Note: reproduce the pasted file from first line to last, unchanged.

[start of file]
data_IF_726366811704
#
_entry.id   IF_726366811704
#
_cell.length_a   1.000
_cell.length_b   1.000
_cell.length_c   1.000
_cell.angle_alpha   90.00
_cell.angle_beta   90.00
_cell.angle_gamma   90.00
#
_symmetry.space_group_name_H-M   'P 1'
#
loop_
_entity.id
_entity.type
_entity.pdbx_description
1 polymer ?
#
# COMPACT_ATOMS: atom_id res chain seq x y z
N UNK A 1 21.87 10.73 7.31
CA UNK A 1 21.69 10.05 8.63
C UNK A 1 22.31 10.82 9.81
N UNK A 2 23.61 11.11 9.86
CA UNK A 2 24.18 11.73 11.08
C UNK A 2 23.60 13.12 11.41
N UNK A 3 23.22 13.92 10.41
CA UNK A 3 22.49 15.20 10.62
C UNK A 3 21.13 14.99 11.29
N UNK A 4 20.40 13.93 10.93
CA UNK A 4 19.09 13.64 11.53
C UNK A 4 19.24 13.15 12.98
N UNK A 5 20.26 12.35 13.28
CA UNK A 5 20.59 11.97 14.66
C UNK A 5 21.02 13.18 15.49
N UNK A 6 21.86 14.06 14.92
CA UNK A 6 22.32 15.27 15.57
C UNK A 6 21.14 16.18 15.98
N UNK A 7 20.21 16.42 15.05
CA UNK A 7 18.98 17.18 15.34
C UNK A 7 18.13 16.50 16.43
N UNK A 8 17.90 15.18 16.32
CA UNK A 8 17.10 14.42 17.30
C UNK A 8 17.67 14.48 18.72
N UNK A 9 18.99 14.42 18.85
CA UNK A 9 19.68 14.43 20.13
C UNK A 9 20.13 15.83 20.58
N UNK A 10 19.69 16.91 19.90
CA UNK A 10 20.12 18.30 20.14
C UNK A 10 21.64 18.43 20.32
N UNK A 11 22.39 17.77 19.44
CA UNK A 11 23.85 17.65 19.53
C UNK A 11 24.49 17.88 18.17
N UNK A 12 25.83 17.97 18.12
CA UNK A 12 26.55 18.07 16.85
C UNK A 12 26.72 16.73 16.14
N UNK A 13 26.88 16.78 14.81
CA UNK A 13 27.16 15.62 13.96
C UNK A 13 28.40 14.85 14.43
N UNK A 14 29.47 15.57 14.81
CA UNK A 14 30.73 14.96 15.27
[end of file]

data_IF_726366811704
#
_entry.id   IF_726366811704
#
_cell.length_a   1.000
_cell.length_b   1.000
_cell.length_c   1.000
_cell.angle_alpha   90.00
_cell.angle_beta   90.00
_cell.angle_gamma   90.00
#
_symmetry.space_group_name_H-M   'P 1'
#
loop_
_entity.id
_entity.type
_entity.pdbx_description
1 polymer ?
#
# COMPACT_ATOMS: atom_id res chain seq x y z
N UNK A 1 21.87 10.73 7.31
CA UNK A 1 21.69 10.05 8.63
C UNK A 1 22.31 10.82 9.81
N UNK A 2 23.61 11.11 9.86
CA UNK A 2 24.18 11.73 11.08
C UNK A 2 23.60 13.12 11.41
N UNK A 3 23.22 13.92 10.41
CA UNK A 3 22.49 15.20 10.62
C UNK A 3 21.13 14.99 11.29
N UNK A 4 20.40 13.93 10.93
CA UNK A 4 19.09 13.64 11.53
C UNK A 4 19.24 13.15 12.98
N UNK A 5 20.26 12.35 13.28
CA UNK A 5 20.59 11.97 14.66
C UNK A 5 21.02 13.18 15.49
N UNK A 6 21.86 14.06 14.92
CA UNK A 6 22.32 15.27 15.57
C UNK A 6 21.14 16.18 15.98
N UNK A 7 20.21 16.42 15.05
CA UNK A 7 18.98 17.18 15.34
C UNK A 7 18.13 16.50 16.43
N UNK A 8 17.90 15.18 16.32
CA UNK A 8 17.10 14.42 17.30
C UNK A 8 17.67 14.48 18.72
N UNK A 9 18.99 14.42 18.85
CA UNK A 9 19.68 14.43 20.13
C UNK A 9 20.13 15.83 20.58
N UNK A 10 19.69 16.91 19.90
CA UNK A 10 20.12 18.30 20.14
C UNK A 10 21.64 18.43 20.32
N UNK A 11 22.39 17.77 19.44
CA UNK A 11 23.85 17.65 19.53
C UNK A 11 24.49 17.88 18.17
N UNK A 12 25.83 17.97 18.12
CA UNK A 12 26.55 18.07 16.85
C UNK A 12 26.72 16.73 16.14
N UNK A 13 26.88 16.78 14.81
CA UNK A 13 27.16 15.62 13.96
C UNK A 13 28.40 14.85 14.43
N UNK A 14 29.47 15.57 14.81
CA UNK A 14 30.73 14.96 15.27